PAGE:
Currently with dynamic mapping in IBM API Connect Analytics, if a user has payload logging enabled or they pass headers with their API request, we receive that information from the Gateway. (Up to 10% of Bluemix orgs actively have payload logging.) When that data is entered into Elasticsearch, it is dynamically mapped to all fields in order to be searchable. Then in Kibana, when a user creates a visualization to illustrate their data, the fields can be used to create the visualization on their payload data.
Our customers have generally given positive feedback on this feature. However, there are a couple problems users face when everything is dynamically mapped. With dynamic mapping, users aren’t able to specify data types. A major problem occurs with users in the public cloud who have a huge number of fields (i.e. thousands and thousands) on their payload. All of these fields are stored in memory on the Elasticsearch master nodes, thus putting a lot of load on the master nodes and resulting in frequent performance issues. A second problem occurs with Elasticsearch, which will choose the best fit for dynamic mapping. For example, Elasticsearch will analyze your text-based fields. If it finds a string with spaces in it, Elasticsearch will divide it into separate strings.
The Analytics team has worked on the ability for API Connect users to easily set desired metrics they want to capture and then send into storage without needing to store the entire API call log. The user can now define API header and payload data to be transmitted. We created a way not to have dynamic mapping enabled without sacrificing the ability for users to create visualizations off their payload and specify how that payload data is stored in Elasticsearch.
Now you can have greater control of the dynamic mapping capability to create better custom visualizations. You can also count on stronger performance of analytics visualizations when utilizing the dynamic mapping feature.
Defining the Values in Analytics
Let’s see how this change looks in the Bluemix UI. We’ve added a new section titled Analytics in the Design tab, which you can navigate to using the side navigation bar on the left. By clicking the Source tab, you can see it under ‘x-ibm-configuration.’ You will also see the new Analytics section. Back in the Design tab, users can add a new field using the blue Add Field + button at the top, which would map the field. You can add a field in two ways:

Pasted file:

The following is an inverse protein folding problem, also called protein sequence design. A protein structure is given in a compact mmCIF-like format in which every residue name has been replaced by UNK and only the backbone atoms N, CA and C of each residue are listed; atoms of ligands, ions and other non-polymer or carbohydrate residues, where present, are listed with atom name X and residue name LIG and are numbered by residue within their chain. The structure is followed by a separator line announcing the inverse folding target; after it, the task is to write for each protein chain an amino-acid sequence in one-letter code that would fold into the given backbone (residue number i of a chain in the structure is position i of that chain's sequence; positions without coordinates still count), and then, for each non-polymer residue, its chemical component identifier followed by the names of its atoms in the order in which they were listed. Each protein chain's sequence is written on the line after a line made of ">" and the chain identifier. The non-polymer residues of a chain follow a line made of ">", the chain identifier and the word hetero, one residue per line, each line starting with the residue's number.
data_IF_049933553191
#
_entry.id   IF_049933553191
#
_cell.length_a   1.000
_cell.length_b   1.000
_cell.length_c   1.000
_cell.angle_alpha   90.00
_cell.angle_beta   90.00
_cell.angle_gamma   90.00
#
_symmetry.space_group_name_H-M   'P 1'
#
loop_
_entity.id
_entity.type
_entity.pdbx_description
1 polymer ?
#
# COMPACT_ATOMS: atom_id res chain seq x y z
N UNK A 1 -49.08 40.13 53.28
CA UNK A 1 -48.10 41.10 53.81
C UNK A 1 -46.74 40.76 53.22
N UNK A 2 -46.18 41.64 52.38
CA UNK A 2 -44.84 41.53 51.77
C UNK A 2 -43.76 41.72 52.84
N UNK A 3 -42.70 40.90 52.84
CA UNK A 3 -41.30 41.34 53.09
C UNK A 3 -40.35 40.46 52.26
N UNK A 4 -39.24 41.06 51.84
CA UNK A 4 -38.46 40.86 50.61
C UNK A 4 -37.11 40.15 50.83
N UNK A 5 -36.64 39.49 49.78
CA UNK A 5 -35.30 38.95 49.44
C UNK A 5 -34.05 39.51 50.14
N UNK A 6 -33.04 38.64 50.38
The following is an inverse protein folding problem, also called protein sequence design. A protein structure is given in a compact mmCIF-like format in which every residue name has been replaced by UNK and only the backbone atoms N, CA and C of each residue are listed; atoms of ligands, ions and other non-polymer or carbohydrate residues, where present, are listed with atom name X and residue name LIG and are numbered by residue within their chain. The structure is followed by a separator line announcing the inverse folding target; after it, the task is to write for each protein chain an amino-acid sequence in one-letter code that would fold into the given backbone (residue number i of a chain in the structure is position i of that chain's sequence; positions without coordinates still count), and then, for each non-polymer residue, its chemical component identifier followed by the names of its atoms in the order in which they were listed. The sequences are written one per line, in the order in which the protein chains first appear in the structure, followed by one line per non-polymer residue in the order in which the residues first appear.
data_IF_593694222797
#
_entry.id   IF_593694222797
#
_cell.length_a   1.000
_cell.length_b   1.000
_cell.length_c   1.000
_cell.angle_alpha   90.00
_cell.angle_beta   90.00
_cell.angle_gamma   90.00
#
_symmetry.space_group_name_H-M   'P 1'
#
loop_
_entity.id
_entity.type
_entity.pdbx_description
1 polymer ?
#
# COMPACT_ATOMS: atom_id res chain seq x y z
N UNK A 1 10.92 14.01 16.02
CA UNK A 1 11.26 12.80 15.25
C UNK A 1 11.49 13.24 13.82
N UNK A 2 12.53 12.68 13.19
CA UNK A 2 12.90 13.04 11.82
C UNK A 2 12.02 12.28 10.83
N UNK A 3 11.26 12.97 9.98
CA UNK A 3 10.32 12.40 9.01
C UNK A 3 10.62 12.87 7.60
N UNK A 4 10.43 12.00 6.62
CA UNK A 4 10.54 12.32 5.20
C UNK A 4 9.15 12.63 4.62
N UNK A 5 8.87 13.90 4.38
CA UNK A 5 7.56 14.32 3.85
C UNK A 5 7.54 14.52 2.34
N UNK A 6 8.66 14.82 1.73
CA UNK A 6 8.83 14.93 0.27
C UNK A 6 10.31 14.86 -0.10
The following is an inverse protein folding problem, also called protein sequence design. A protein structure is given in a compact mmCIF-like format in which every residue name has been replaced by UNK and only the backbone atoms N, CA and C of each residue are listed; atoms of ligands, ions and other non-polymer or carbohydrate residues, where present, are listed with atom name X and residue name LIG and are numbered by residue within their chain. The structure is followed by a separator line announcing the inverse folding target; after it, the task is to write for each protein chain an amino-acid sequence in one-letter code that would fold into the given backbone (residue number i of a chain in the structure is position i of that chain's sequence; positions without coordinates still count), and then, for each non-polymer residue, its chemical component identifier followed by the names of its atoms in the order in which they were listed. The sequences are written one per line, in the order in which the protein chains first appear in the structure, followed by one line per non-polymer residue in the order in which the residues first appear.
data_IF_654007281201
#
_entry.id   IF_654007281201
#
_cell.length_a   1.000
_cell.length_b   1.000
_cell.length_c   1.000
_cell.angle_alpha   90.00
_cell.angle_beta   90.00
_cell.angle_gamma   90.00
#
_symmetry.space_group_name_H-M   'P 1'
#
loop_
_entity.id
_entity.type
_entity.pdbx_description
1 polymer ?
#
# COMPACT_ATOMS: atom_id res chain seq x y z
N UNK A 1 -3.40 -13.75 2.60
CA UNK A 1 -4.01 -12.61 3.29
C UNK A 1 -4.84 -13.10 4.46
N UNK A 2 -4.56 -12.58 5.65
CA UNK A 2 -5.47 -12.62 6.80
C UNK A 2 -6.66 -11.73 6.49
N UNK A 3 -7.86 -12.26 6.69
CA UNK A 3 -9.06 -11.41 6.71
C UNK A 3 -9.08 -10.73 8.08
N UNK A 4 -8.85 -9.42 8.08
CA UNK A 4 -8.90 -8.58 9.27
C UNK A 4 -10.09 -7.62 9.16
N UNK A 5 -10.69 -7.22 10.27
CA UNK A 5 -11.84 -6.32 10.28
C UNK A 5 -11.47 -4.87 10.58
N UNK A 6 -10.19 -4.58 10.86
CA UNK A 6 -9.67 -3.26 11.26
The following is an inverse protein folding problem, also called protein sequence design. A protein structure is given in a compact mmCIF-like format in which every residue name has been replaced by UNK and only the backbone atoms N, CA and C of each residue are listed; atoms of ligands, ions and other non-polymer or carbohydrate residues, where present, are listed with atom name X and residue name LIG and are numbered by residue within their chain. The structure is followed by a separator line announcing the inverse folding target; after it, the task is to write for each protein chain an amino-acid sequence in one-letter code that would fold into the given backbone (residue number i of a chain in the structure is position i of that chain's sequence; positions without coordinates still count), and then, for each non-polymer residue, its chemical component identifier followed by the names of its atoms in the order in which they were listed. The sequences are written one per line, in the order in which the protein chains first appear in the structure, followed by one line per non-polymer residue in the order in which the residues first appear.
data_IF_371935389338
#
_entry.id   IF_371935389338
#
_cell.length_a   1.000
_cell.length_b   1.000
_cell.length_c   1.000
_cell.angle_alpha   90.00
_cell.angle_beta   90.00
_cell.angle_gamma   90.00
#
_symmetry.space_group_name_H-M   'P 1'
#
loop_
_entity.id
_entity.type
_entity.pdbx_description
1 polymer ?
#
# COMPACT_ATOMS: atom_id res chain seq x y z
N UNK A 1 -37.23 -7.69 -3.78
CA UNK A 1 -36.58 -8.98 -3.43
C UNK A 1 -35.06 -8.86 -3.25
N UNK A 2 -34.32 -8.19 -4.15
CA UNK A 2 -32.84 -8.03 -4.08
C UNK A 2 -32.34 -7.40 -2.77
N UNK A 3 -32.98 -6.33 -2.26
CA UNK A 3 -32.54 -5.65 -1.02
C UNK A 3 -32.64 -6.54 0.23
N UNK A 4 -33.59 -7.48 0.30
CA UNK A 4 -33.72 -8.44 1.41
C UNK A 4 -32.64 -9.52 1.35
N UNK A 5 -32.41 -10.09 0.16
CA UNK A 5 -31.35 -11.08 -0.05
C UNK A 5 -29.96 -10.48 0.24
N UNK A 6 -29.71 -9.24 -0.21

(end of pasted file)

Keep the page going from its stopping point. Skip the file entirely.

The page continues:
a) You can add a basic field where you can define the four sections that appear below. (Note: You can edit the the Swagger file as well, but we recommend entering the values manually in the interface.)
● NAME: Define the name. Let’s say we want to add a new location field: ‘MyLocation.’
● LOCATED IN: Define it to be located in either the header of payload. In this example, we’ll leave it as ‘Header.’
● ELASTICSEARCH TYPE: Define the Elasticsearch type. Since this is a location, we’ll use ‘geo_point.’
● FROM: Define it as a header request or response. We’ll use ‘response.’
b) A second way to add a field is to use the Parameters section below. In the screenshot, you will see a few that have already been defined. Click Add Field + > api_parameter.
● The ‘NAME’ and ‘LOCATED IN’ sections are disabled so that they cannot be changed since they are directly linked to the parameters in the Parameters section.
● Define ‘ELASTICSEARCH TYPE’ as ‘integer.’
● Define ‘FROM’ as ‘response.’
Then if you navigate to the Source tab, you can see a difference between the two kinds of field mappings from a schema perspective. One will store the name and location and the other will store a reference to the parameter. The backend will be able to use this parameter to get the same information.
This creates content in the Swagger.yaml and is saved.
Creating the Visualization
After a basic API is created with different fields and you create the visualization in the Swagger, you can create the visualization in Analytics. This is available for Bluemix and on-prem.
1. Navigate to the API Connect Sandbox and click the Design tab.
2. Choose the visualization type. In this example, we’ve created a heatmap.
3. Save the visualization using the disk icon next to the search bar at the top.
Try it out Today!
Try out this new feature today by signing up or logging into Bluemix.